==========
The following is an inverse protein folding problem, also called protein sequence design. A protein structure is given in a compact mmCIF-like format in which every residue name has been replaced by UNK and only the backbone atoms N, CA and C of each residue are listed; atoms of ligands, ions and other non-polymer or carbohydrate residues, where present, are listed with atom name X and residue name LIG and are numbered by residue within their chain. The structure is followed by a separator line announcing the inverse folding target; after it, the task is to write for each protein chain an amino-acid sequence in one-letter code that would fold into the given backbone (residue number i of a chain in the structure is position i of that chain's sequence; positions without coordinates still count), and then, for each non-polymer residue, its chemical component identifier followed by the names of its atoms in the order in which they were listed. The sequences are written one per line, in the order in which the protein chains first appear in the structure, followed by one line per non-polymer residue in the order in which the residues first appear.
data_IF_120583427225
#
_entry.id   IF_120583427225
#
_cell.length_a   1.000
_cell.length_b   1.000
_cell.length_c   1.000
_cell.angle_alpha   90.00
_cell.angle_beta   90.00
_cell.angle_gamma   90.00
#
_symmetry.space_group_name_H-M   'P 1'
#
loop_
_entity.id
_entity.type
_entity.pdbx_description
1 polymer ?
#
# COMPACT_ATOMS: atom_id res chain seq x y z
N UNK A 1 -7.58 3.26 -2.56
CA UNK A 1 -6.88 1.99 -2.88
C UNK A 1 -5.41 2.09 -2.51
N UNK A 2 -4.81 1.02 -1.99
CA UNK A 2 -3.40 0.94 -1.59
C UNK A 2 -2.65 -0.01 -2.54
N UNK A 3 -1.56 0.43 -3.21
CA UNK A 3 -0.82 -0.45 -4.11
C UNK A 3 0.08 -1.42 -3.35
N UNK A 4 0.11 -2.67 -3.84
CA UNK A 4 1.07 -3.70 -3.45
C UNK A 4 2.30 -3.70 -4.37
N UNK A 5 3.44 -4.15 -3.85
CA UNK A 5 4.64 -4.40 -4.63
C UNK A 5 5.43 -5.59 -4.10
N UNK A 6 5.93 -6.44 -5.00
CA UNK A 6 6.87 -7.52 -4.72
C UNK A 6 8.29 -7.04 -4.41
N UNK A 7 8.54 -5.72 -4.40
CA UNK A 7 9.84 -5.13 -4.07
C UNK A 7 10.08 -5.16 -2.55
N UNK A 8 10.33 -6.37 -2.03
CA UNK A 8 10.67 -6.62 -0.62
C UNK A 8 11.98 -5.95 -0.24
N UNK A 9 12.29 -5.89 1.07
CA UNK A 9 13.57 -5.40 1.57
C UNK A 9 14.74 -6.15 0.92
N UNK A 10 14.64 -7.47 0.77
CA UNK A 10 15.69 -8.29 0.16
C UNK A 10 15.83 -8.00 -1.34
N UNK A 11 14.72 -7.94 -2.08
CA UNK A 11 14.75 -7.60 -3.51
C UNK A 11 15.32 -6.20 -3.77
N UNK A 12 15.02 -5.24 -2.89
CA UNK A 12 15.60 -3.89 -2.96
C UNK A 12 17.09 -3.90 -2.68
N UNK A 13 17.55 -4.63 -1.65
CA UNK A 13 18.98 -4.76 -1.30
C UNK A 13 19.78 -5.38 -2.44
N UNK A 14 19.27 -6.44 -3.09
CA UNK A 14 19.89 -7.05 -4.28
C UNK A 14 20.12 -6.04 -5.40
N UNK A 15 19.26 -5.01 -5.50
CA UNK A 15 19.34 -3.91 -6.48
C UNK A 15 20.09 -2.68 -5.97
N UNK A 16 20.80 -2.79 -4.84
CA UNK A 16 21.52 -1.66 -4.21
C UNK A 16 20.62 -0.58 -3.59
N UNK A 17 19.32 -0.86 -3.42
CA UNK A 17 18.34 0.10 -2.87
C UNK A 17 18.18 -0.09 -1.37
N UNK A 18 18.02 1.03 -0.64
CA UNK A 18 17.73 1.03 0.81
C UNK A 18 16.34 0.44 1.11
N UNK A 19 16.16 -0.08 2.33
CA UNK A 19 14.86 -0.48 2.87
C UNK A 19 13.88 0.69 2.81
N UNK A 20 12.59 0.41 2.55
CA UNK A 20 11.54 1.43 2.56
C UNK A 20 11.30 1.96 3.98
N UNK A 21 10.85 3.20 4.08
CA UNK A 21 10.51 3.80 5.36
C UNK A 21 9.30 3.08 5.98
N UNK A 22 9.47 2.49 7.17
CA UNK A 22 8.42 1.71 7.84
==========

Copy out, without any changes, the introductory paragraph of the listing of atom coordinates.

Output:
The following is an inverse protein folding problem, also called protein sequence design. A protein structure is given in a compact mmCIF-like format in which every residue name has been replaced by UNK and only the backbone atoms N, CA and C of each residue are listed; atoms of ligands, ions and other non-polymer or carbohydrate residues, where present, are listed with atom name X and residue name LIG and are numbered by residue within their chain. The structure is followed by a separator line announcing the inverse folding target; after it, the task is to write for each protein chain an amino-acid sequence in one-letter code that would fold into the given backbone (residue number i of a chain in the structure is position i of that chain's sequence; positions without coordinates still count), and then, for each non-polymer residue, its chemical component identifier followed by the names of its atoms in the order in which they were listed. The sequences are written one per line, in the order in which the protein chains first appear in the structure, followed by one line per non-polymer residue in the order in which the residues first appear.